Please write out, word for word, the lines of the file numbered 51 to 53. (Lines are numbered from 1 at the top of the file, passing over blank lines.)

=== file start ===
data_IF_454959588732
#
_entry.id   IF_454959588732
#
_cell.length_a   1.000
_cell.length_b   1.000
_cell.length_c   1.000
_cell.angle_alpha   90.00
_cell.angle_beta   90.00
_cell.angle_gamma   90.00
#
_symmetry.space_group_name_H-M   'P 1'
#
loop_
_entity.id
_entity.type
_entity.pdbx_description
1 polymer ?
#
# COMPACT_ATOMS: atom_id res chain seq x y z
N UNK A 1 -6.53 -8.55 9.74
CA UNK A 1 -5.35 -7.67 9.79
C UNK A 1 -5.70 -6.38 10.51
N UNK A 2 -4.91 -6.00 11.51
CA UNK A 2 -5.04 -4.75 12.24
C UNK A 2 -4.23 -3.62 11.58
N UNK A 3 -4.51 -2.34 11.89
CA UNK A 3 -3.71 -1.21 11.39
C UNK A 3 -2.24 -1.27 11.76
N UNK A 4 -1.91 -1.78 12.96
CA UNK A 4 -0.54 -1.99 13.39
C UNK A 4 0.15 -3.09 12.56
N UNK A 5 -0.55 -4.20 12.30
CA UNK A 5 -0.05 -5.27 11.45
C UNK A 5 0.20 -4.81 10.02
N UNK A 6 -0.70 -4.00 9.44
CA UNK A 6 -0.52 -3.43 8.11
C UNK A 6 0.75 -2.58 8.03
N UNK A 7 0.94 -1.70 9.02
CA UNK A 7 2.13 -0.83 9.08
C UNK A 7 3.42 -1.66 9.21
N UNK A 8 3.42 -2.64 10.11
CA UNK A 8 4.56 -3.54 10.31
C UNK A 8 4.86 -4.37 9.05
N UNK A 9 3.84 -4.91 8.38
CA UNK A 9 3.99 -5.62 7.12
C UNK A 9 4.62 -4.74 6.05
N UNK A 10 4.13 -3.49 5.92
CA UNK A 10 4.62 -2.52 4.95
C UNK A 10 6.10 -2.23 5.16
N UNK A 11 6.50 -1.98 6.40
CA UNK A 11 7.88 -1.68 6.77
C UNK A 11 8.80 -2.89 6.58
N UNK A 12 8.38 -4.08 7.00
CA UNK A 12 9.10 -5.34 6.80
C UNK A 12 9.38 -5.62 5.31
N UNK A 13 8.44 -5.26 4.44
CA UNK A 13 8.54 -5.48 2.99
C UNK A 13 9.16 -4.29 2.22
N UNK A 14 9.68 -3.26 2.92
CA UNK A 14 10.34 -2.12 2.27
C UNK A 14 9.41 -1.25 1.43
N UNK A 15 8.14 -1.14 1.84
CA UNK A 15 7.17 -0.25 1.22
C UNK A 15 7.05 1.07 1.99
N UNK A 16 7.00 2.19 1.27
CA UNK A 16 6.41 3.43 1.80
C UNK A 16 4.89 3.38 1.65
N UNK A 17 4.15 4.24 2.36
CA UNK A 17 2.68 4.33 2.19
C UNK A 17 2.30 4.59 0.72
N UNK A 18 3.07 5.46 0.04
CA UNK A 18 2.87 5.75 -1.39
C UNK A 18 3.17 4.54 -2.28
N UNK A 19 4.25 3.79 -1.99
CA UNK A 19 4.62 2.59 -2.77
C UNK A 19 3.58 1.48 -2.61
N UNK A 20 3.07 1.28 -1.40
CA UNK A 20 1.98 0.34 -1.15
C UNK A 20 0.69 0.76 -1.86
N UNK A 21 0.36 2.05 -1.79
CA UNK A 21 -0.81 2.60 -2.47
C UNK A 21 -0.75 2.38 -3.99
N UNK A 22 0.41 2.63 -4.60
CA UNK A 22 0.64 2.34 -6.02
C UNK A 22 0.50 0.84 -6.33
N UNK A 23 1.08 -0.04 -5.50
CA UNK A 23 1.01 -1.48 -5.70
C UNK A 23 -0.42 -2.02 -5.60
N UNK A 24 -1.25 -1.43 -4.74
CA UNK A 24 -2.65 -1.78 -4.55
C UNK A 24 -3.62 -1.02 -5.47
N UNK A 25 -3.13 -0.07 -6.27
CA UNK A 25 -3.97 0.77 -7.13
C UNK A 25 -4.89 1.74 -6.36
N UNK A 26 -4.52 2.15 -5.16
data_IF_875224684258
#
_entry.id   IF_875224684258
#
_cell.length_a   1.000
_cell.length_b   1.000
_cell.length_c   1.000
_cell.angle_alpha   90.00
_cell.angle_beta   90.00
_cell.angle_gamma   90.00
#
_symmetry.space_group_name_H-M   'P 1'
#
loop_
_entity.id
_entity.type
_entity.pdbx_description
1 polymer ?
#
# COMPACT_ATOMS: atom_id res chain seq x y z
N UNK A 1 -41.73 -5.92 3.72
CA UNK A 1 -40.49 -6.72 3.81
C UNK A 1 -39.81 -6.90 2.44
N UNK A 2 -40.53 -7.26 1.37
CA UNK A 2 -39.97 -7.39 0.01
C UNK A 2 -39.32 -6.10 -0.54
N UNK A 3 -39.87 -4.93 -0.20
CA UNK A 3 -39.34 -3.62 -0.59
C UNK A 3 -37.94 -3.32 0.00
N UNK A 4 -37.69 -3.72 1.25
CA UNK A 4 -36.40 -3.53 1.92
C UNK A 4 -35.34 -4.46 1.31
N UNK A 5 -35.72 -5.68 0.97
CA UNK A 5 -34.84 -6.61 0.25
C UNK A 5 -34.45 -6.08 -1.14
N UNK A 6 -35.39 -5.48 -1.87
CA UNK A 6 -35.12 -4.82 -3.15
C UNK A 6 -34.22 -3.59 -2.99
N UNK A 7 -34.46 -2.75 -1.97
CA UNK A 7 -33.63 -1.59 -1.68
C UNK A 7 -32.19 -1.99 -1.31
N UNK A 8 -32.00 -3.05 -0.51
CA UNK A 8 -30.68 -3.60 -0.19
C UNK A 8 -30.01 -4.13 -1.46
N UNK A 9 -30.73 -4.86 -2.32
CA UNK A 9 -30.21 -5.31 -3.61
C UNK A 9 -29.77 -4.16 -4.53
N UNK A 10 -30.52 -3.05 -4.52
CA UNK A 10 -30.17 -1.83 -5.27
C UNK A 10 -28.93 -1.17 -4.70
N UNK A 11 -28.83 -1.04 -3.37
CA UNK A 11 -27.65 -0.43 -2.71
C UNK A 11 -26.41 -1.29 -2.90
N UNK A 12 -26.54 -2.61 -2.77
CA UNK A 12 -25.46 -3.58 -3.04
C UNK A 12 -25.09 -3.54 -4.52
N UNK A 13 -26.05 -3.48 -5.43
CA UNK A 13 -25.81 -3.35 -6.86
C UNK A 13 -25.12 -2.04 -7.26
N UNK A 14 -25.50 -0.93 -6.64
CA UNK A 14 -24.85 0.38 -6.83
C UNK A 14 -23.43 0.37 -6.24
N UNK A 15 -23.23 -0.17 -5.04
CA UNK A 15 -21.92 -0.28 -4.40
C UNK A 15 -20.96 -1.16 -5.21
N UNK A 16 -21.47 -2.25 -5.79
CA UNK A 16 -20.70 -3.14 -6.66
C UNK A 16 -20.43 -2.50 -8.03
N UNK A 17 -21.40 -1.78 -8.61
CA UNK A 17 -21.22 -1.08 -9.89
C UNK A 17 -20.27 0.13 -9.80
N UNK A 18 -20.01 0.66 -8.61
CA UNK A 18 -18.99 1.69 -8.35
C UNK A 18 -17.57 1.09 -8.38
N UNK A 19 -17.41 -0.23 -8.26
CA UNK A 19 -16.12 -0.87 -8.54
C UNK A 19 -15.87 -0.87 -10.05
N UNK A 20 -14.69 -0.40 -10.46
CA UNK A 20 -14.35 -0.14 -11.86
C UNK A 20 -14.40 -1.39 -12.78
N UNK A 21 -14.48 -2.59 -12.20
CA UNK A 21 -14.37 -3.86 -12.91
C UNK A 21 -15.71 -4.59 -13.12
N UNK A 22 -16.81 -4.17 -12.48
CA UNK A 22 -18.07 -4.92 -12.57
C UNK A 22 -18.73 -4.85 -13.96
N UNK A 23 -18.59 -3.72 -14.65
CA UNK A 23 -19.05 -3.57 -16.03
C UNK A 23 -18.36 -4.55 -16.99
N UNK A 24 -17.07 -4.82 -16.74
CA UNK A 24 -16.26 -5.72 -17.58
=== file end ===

N UNK A 11 6.50 -1.98 6.40
CA UNK A 11 7.88 -1.68 6.77
C UNK A 11 8.80 -2.89 6.58